Thought dedicated to Industrial Archaeology
"I have always admired old industrial buildings, once tools of mankind, then abandoned to themselves like cathedrals of a bygone industrial era. Isolated places, leaning perilously, sometimes enveloped by wild nature, abandoned fragments, corners colored by the mastery of the palette of time, the same that will determine their inevitable decay.
A lived-in company that transforms and becomes a work of art in itself, an unnoticed world, silent but alive, imbued with ideas, dreams, sacrifices, and human toil, a fantastic and vibrant work of colors, lights, shadows, oxidized metals, weathered bricks, walls tinted with precious earth, sometimes fallen, ceilings collapsed.
My personal homage and all the passion to these monuments, symbols of an industrial past that now lives in the garb of art."
"Paris has always been my passion, for everything it represents. In particular, the Eiffel Tower stands out as a symbol of the industrial era and creativity.
Because there is no industry without creativity. Descend the tower's stairs, especially at twilight, when the first lights come on to illuminate its metal structures, and you will discover a world of many paintings like this one, ready to be captured by the passionate artistic eye: "mechanics in its artistic expression."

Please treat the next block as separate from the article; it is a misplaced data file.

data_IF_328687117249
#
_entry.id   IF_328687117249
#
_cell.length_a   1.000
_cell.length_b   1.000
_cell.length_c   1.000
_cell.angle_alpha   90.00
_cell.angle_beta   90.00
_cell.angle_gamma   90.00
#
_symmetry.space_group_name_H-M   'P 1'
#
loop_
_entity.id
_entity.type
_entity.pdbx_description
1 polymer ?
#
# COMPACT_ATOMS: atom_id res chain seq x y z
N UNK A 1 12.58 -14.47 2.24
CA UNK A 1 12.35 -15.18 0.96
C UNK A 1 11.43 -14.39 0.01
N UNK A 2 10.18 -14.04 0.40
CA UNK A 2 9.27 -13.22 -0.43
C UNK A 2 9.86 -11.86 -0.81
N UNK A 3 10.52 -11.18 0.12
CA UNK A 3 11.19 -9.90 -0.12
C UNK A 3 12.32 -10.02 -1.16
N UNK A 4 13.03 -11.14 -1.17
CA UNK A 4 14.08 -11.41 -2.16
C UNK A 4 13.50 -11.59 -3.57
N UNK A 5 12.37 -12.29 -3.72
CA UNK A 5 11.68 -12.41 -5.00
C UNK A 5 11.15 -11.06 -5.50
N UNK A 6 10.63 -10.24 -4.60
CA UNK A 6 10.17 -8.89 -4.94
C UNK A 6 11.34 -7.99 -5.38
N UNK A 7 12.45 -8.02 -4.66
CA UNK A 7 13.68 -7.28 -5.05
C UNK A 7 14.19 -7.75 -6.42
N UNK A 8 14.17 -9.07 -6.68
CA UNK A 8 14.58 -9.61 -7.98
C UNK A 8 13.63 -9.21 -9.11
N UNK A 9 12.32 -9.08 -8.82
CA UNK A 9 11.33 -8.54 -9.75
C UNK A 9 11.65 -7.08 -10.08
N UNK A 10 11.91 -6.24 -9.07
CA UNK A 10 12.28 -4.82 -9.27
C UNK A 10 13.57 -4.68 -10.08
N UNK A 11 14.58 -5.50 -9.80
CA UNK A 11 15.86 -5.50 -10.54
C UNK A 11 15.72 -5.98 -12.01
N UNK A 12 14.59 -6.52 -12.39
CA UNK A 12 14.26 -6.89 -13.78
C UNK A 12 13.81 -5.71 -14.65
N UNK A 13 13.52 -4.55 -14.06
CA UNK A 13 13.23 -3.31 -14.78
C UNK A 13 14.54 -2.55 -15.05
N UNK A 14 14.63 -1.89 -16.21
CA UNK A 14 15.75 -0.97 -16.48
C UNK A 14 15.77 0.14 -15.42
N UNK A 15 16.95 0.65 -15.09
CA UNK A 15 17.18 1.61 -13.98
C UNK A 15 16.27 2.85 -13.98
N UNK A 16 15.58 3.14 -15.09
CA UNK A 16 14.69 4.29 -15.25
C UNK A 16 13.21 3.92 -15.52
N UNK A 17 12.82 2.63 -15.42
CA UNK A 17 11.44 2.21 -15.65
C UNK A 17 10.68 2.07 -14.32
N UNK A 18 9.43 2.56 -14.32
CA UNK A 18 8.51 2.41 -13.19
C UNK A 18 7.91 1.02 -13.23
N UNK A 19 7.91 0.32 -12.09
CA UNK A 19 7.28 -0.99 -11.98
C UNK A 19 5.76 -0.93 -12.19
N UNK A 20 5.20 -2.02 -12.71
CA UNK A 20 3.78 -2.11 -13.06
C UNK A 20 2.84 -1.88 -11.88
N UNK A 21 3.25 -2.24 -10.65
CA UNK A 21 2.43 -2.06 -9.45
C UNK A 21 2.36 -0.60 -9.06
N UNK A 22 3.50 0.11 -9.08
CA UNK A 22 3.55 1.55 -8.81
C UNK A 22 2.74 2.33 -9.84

This is the first of my Eiffel pieces, in which ochre hues dominate alongside shades of Cassel Earth, to which I wanted to dedicate one of my first developed T-shirts as a tribute to this technical spectacle."
POLISH TEXILE MACHINE
"Who knows... coincidences? In another work-related experience of a few months, I find myself in Lodz, Poland. This city, greatly affected by the worst parts of World War II, is now experiencing strong growth. It leaves behind a monumental and splendid cotton mill, completely revitalized for commercial purposes. Many of the workers there were Jewish. In one area, there is a magnificent textile museum with original machinery, some of which still functions for demonstrations."
For an eye attentive to detail, the beauty of the metal cannot be ignored. Over time, it takes on incredible colors: stained with oil, cloth dust, gears worn by endless processes. A tribute to all of this.
BIELLESE TEXILE MACHINE
"My brief period (due to work) lived in Biella made me discover a wonderful world, which is the textile industry. Biella has been the center of the Italian textile industry for years. Today, only a few important brands remain, but the history and the traces of a glorious past remain, which have inspired many of my works. The city has a charming decadent atmosphere, and the abandoned industries are like empty cathedrals along a path known as the 'Strada della Lana' (Wool Road)."
In a museum called 'ex fabbrica' (former factory) in Pray, I found these old machines used for textile processing, operated in the past solely by the power of a river's water. It was an experience that fascinated me like a child in a new playroom and gave me incredible memories and inspirations to create new works: paintings within paintings..."
"From the experience of monochrome to the introduction of a disruptive element.
Technically, nothing new in the world of art, but personally, it represents a contemplation and at the same time an evolution towards something undefined.
The need to change patterns without knowing where they will lead. Yellow as an increasingly important element of change: light and provocation to dare, to think more broadly.